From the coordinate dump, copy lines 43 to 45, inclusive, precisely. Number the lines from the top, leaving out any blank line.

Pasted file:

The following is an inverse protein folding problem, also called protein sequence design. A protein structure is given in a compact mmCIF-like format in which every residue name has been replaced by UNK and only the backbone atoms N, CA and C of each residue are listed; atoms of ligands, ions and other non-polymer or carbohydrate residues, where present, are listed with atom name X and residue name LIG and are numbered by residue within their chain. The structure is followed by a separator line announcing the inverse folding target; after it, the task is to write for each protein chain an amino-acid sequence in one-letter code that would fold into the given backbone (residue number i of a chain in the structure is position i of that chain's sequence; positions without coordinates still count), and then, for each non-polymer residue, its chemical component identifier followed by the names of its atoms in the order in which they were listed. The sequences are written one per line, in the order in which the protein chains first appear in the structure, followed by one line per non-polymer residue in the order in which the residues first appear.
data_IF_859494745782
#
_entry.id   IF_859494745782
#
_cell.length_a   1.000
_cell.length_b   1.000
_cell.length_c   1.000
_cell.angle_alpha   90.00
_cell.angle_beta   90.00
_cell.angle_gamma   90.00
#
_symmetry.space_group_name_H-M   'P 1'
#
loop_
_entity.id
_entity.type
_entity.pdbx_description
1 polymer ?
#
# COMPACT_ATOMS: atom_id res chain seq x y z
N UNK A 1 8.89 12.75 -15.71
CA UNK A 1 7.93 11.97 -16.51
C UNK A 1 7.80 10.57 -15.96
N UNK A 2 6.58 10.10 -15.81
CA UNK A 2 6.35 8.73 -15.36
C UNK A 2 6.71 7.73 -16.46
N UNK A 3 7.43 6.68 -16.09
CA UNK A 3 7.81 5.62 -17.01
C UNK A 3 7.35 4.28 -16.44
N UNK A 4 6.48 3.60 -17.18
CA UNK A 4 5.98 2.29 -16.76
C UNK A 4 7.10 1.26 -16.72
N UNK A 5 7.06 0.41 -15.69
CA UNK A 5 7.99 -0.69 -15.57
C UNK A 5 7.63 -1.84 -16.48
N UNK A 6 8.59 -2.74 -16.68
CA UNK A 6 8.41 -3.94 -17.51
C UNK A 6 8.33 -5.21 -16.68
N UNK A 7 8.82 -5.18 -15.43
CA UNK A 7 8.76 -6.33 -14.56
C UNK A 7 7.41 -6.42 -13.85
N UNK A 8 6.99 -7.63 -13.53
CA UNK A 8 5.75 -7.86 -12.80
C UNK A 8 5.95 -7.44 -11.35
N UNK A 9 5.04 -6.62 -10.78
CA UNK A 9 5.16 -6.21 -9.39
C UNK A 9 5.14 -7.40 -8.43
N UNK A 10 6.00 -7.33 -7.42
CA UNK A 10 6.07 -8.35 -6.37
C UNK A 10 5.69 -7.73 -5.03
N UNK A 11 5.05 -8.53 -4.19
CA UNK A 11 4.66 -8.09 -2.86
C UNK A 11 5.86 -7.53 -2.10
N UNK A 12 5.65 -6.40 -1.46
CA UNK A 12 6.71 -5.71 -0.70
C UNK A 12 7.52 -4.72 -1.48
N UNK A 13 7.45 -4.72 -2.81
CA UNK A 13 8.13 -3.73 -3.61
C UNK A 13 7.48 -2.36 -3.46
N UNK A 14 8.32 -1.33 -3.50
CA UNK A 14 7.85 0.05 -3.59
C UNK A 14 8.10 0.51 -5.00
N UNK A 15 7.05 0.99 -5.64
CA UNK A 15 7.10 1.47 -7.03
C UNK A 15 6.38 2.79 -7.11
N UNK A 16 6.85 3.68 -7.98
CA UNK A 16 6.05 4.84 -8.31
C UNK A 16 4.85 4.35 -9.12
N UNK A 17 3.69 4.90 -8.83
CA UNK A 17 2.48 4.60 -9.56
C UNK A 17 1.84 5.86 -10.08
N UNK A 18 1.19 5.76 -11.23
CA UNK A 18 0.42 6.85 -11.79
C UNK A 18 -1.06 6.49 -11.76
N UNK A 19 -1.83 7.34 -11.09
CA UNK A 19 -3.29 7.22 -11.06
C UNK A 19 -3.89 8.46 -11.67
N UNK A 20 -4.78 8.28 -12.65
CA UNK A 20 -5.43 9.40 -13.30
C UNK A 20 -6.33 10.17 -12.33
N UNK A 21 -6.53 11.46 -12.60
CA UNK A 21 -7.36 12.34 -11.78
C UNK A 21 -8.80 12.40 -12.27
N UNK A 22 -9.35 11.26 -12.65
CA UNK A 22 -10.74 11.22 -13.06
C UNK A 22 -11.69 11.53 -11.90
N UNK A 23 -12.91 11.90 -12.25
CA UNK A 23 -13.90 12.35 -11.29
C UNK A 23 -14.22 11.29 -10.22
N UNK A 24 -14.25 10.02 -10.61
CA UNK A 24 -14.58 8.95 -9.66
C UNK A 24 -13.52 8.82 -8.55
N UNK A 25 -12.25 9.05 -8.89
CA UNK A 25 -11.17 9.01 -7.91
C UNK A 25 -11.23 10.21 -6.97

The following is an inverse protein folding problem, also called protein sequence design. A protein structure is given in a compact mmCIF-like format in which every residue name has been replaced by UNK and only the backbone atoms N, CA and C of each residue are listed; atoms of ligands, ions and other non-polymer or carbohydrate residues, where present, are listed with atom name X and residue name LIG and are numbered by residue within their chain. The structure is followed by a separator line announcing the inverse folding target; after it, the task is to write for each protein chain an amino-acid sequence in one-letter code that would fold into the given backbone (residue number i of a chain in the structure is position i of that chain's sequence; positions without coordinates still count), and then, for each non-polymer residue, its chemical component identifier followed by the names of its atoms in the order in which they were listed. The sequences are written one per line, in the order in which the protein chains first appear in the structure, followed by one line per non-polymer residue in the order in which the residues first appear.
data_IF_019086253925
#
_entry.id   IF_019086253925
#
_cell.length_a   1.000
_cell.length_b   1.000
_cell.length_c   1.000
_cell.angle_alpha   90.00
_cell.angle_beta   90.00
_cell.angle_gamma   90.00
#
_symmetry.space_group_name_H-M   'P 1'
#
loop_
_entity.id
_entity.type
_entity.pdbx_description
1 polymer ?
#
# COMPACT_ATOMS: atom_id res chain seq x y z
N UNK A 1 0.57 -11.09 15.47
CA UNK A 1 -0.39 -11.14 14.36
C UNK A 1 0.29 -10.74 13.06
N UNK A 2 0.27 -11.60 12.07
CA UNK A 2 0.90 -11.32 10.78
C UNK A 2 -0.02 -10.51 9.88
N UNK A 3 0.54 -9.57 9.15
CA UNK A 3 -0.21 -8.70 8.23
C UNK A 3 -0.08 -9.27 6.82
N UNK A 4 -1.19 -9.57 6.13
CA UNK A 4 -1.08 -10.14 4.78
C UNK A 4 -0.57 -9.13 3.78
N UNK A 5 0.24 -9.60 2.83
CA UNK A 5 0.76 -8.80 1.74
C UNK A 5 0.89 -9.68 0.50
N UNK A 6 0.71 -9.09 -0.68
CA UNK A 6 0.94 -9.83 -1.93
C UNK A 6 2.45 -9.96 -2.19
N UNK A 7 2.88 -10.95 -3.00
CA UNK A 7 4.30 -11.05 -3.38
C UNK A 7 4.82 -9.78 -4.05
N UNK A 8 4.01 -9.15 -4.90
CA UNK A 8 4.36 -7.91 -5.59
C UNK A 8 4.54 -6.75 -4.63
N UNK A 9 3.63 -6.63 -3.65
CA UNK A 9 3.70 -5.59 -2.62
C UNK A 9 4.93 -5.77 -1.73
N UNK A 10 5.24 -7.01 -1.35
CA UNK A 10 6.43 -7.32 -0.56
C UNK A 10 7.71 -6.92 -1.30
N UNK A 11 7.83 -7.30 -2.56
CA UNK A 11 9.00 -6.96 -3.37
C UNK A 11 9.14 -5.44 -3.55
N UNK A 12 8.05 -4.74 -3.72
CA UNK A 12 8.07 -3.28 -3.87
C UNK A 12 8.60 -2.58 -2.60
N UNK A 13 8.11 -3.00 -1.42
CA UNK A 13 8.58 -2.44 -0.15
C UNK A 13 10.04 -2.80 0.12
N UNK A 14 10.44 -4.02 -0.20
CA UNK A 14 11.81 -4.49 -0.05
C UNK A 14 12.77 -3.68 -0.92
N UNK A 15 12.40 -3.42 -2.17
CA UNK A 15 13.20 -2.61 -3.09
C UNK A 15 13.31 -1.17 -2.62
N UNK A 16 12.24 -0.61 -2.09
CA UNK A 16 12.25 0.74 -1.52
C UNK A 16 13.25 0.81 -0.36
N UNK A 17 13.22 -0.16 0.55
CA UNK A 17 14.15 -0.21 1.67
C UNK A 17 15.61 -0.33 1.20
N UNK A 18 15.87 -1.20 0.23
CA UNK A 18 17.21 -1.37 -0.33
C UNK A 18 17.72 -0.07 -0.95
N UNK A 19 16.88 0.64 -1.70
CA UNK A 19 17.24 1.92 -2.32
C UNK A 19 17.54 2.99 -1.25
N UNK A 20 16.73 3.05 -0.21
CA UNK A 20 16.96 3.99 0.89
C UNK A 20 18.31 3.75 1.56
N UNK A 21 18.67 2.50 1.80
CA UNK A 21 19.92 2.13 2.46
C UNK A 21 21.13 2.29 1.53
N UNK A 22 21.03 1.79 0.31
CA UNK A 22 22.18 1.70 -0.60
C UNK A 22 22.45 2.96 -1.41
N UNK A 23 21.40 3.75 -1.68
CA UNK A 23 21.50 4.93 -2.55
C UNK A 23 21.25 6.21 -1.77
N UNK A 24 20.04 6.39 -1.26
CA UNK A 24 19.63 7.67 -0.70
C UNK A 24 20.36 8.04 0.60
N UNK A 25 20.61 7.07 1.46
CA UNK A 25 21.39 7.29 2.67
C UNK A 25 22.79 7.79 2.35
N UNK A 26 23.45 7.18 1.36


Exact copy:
N UNK A 8 6.99 -7.63 -13.53
CA UNK A 8 5.75 -7.86 -12.80
C UNK A 8 5.95 -7.44 -11.35